The 1975 – Being Funny In A Foreign Language

A stream-lined but thrilling return...

It’s fair to say The 1975 are one of music’s most divisive groups; the lovers really love; the haters really hate. Since 2012 the quartet, formed during their formative school years, have released some of the most exciting, innovative and daring music. Blurring lines between every genre that exists, The 1975 have dipped their toes into a myriad of sounds, with last LP ‘Notes On A Conditional Form’ touching on garage, ambient, country and of course – pop (among other things). This eagerly anticipated fifth record from the outfit comes in the form of ‘Being Funny In A Foreign Language’, an obviously pretentious title but hey – what did you expect

In the past The 1975 have been a close-knit group in terms of collaborators, but this time the group have joined forces with serial collaborator and pop heavyweight Jack Antonoff, known for his collaborations with Taylor Swift, Lorde and Lana Del Rey, among others, and his own band Bleachers. Antonoff’s production is often rooted in nostalgia which is evident across much of the record. Single ‘Happiness’ is a classic 1975-bop, an 80s leaning dancefloor anthem, built up with interlocking plucky guitars, steady four-on-the-floor beats and smooth synths. Frontman Matty Healy once again shows his knack for a hook on this cut, then has the verses oozing with his polarising charm and swagger. Adam Hann also rules the track with some gorgeous guitar work, feeling reminiscent of moments on their sophomore LP, ‘I like it when you sleep, for you are so beautiful yet so unaware of it’. 

The 1975 – Being Funny In A Foreign Language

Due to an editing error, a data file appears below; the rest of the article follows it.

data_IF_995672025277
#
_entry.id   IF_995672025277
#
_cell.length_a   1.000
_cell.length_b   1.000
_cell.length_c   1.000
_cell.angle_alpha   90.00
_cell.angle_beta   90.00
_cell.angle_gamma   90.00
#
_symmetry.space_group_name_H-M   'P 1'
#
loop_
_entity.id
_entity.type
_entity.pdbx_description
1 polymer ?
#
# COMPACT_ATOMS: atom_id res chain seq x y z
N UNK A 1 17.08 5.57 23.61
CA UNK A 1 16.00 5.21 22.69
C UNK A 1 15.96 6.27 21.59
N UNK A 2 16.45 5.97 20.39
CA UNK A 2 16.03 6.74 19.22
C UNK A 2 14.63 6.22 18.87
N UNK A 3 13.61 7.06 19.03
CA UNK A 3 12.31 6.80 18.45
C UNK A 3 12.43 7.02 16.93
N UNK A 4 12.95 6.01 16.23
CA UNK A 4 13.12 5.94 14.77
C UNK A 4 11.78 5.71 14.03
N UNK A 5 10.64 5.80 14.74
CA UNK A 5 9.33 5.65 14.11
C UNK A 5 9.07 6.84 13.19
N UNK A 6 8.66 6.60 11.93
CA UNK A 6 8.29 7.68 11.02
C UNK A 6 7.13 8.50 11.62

Healy has made his love for LCD Soundsystem known in the past, and track opener ‘The 1975’ departs from the ‘soft sound’ motif and gives their first, real opening song – with a foundation of a very ‘All My Friends’-esque piano. Healy’s vocals straight from the off sound stronger, crisper and cleaner than ever before, with a mature timbre that has not really shined through on previous releases. ‘Looking For Somebody To Love’ launches in with stuttering synth work, and a tight groove courtesy of George Daniel and Ross MacDonald. Ambient textures are buried behind, with occasional percussive hits and whistles bolstering up the production. ‘Being Funny In A Foreign Language’ rounds off with a classic ballad moment from the band, in the shape of ‘When We Are Together’, a glossily produced yet relaxing moment to close their fifth effort. ‘Human Too’ is a highlight here – an almost lo-fi piano track, laden with dusty electronic production. 

After the sprawling, mixtape and shapeshifting feel of ‘Notes On A Conditional Form’, it is relieving to see The 1975 create a consistent album experience. This fifth record is an expansion on every sound the group have dabbled in in the past, but delivers it in a concise, watertight package, packed with a perfect balance of dancefloor hits and melancholic moments. Antonoff’s production influence is evident, especially for fans of Bleachers, but his input has clearly helped steer The 1975 in a more refined direction. ‘Being Funny In A Foreign Language’, like most of their projects, has something for everyone, but this time does stay in one lane – and that’s for the better. 

8/10

Words: James Mellen

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